February 27, 2012
It’s not all about the full suspension at the Santa Cruz launch in Sedona, the other big news is the release of an aluminium version of the carbon fibre framed Highball 29er hardtail. The Highball has had plenty of people (including our Dave, who has one as a Long Term test bike) raving about the ability of a seeming cross country hardtail to cope with terrain that falls into a burlier category.
The Highball Alloy takes the same geometry of the Carbon bike but uses a hydroformed aluminium frame, the tubing even having outwardly similar and svelte profiles. There’s a load of neat detailing too, from the forged yoke on the chainstay that offers decent tyre clearance to the dinky tapered headtube. It’s dropper post compatible with a 30.9mm seatpost and possibly the neatest feature is the interchangeable dropouts which allow you to run a standard geared or specific singlespeed dropout.
Santa Cruz design engineer Nick jokingly claimed that the singlespeed dropout took almost as long to design as the rest of the frame – and for the presumably low amount of people that’ll end up buying the optional dropout it’s obviously been a labour of love, possibly obsession.
The singlespeed dropout bolts onto the frame with a pair of sturdy but neat bolts, the lower having a square nut that runs in a curved channel. Fore and aft adjustment is with a captive threaded mechanism; no ugly bolts poking out anywhere. Special attention was paid to the amount of lash in the system, the amount of play between the forwards and backwards engagement point. It sounds a bit like overkill but it does mean that the dropout is highly unlikely to move under pedalling or braking forces.
Headangle runs at 70.5° with 100mm forks though you can run the frame with 120mm forks should you so desire, Santa Cruz saying it’s easily strong enough to deal with the bump in travel. There’s a pick of two standard colours, the pictured ‘traffic blue’ with orange decals and a pearl white finish with green decals.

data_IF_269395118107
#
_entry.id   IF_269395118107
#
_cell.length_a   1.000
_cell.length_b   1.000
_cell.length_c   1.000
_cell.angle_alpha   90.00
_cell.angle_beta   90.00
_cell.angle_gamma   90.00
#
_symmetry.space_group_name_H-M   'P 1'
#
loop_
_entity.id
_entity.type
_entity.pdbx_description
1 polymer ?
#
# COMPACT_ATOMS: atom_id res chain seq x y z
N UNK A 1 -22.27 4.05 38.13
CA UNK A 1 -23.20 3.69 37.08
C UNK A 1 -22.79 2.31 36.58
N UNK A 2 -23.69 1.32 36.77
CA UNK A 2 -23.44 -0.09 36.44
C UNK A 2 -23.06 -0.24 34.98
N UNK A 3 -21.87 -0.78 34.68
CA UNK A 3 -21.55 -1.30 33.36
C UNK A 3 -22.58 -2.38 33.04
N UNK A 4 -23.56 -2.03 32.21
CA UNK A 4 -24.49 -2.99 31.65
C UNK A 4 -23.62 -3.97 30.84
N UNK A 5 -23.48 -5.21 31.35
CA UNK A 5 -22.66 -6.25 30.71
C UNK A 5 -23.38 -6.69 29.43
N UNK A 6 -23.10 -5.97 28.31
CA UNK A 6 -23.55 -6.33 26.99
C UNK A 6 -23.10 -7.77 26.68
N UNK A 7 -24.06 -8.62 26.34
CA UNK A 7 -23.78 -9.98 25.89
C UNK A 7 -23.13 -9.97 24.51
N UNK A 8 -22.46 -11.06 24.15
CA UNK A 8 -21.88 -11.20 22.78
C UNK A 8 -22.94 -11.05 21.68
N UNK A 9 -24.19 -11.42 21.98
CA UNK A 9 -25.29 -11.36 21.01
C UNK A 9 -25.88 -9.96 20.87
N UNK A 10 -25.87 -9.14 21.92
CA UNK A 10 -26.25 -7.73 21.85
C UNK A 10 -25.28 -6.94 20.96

Riding a hardtail on rocky trails can sometimes feel like an exercise in self hate, even more so if you’ve been bouncing about on longer travel suspension bikes for a while. The Highball does accelerate with real vigour and thanks to the bigger wheels it has impressive traction mid-corner and on less scrabbly climbs. It doesn’t feel brutally stiff and punishing despite the construction and there’s no noticeable twang in the back end.
You’ll need to dust off some riding skills to hustle the Highball in rougher terrain; on my first lap of the Slim Shady trail in Sedona I was bouncing off line and having heart thumping moments with depressingly regularity. Come the second time round I’d remembered the importance of making an effort with body movement, knew where some of the bigger rocks were and the difference was immediate.
The Highball could be skittered into bends and with a bit of effort to lean the bike over and a surprising amount of rear weight bias
it fired itself merrily out of a corner. I could almost convince myself I was on a short travel full suspension bike until off-line adventures or an unavoidable square edge hit jolted a sense of proportion back. It gets really fun when you’re on the fast and smooth, sweeping dusty corners were highly entertaining, the immediacy of the bike making
Angles and reach feel spot on; though a dinky stem and wider bars definitely help you muscle the bike around (especially if you’re a smaller rider or lack Arnie-like upper body strength) something most big wheelers respond well to. If your favoured trails are filled with smaller chatter and can be ridden at speed – trail centres and woodsy riding spring to mind instantly – then the Highball is a lively and involving partner that’ll munch up the miles. Crank it up and it’ll zip through corners with lightspeeder-esque glee. That’s not to say it won’t cope with rougher terrain. For a bike with a seeming cross country amount of suspension it’ll let you get away with a lot but your margin for error is reduced.
A mild grumble is the lack of dropper post cable guide mounts – for the kind of riding the bike will do a dropper post makes a lot of sense unless you’re going to confine it to a lifetime of seat-in-the-air racey riding, which would be missing out on the bike’s potential.
Overall then, if you’re willing to work for it and don’t mind the weight penalty (claimed at 3.9lbs frame only, opposed to 2.7lb) over it’s carbon sibling then the Highball Alloy will provide visceral thrills aplenty. It doesn’t hurt that it’ll be a bit of a steal, the frame priced at around £499. If one gear tickles your fancy then the dropouts will cost a bit more on top of that – we’ll confirm proper UK pricing as soon as distributor Jungle Products has it.
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